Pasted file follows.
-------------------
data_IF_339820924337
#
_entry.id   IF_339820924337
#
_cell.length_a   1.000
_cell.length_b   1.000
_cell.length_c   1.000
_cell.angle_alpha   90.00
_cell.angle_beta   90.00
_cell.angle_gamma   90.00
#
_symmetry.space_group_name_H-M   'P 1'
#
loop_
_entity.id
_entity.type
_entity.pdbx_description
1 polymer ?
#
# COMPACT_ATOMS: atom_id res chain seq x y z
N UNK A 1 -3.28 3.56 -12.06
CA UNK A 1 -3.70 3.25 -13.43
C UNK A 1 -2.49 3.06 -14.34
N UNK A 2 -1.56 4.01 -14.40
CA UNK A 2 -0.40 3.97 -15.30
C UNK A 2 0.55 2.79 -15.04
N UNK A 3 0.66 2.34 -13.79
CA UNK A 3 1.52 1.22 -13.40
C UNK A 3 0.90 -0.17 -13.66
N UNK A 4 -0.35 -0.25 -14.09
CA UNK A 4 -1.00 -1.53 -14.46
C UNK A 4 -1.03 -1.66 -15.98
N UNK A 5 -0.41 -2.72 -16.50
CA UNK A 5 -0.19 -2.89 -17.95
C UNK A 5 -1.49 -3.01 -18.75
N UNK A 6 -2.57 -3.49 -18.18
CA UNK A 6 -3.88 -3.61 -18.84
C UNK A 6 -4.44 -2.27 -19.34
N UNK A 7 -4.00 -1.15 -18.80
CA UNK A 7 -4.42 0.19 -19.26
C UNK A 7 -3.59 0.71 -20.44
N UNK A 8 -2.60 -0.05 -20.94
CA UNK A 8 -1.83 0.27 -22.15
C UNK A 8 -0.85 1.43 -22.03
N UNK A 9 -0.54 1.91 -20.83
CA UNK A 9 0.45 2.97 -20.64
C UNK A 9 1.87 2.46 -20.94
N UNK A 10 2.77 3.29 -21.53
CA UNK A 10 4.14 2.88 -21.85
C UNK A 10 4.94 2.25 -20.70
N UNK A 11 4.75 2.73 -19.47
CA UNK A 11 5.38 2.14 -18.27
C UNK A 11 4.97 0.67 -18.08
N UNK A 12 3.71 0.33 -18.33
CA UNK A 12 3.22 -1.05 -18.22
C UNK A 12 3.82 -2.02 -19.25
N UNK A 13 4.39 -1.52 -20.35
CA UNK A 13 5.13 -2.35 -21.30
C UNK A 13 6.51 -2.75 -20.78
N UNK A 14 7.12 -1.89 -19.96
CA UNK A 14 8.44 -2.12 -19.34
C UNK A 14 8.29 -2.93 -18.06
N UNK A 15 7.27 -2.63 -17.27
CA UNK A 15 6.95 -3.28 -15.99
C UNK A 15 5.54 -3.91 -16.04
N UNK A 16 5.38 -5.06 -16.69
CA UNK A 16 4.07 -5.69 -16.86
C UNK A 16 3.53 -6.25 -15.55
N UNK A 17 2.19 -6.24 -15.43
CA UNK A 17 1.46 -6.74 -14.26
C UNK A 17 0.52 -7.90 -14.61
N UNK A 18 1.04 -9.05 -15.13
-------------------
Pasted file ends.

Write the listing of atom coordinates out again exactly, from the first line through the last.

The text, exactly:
data_IF_339820924337
#
_entry.id   IF_339820924337
#
_cell.length_a   1.000
_cell.length_b   1.000
_cell.length_c   1.000
_cell.angle_alpha   90.00
_cell.angle_beta   90.00
_cell.angle_gamma   90.00
#
_symmetry.space_group_name_H-M   'P 1'
#
loop_
_entity.id
_entity.type
_entity.pdbx_description
1 polymer ?
#
# COMPACT_ATOMS: atom_id res chain seq x y z
N UNK A 1 -3.28 3.56 -12.06
CA UNK A 1 -3.70 3.25 -13.43
C UNK A 1 -2.49 3.06 -14.34
N UNK A 2 -1.56 4.01 -14.40
CA UNK A 2 -0.40 3.97 -15.30
C UNK A 2 0.55 2.79 -15.04
N UNK A 3 0.66 2.34 -13.79
CA UNK A 3 1.52 1.22 -13.40
C UNK A 3 0.90 -0.17 -13.66
N UNK A 4 -0.35 -0.25 -14.09
CA UNK A 4 -1.00 -1.53 -14.46
C UNK A 4 -1.03 -1.66 -15.98
N UNK A 5 -0.41 -2.72 -16.50
CA UNK A 5 -0.19 -2.89 -17.95
C UNK A 5 -1.49 -3.01 -18.75
N UNK A 6 -2.57 -3.49 -18.18
CA UNK A 6 -3.88 -3.61 -18.84
C UNK A 6 -4.44 -2.27 -19.34
N UNK A 7 -4.00 -1.15 -18.80
CA UNK A 7 -4.42 0.19 -19.26
C UNK A 7 -3.59 0.71 -20.44
N UNK A 8 -2.60 -0.05 -20.94
CA UNK A 8 -1.83 0.27 -22.15
C UNK A 8 -0.85 1.43 -22.03
N UNK A 9 -0.54 1.91 -20.83
CA UNK A 9 0.45 2.97 -20.64
C UNK A 9 1.87 2.46 -20.94
N UNK A 10 2.77 3.29 -21.53
CA UNK A 10 4.14 2.88 -21.85
C UNK A 10 4.94 2.25 -20.70
N UNK A 11 4.75 2.73 -19.47
CA UNK A 11 5.38 2.14 -18.27
C UNK A 11 4.97 0.67 -18.08
N UNK A 12 3.71 0.33 -18.33
CA UNK A 12 3.22 -1.05 -18.22
C UNK A 12 3.82 -2.02 -19.25
N UNK A 13 4.39 -1.52 -20.35
CA UNK A 13 5.13 -2.35 -21.30
C UNK A 13 6.51 -2.75 -20.78
N UNK A 14 7.12 -1.89 -19.96
CA UNK A 14 8.44 -2.12 -19.34
C UNK A 14 8.29 -2.93 -18.06
N UNK A 15 7.27 -2.63 -17.27
CA UNK A 15 6.95 -3.28 -15.99
C UNK A 15 5.54 -3.91 -16.04
N UNK A 16 5.38 -5.06 -16.69
CA UNK A 16 4.07 -5.69 -16.86
C UNK A 16 3.53 -6.25 -15.55
N UNK A 17 2.19 -6.24 -15.43
CA UNK A 17 1.46 -6.74 -14.26
C UNK A 17 0.52 -7.90 -14.61
N UNK A 18 1.04 -9.05 -15.13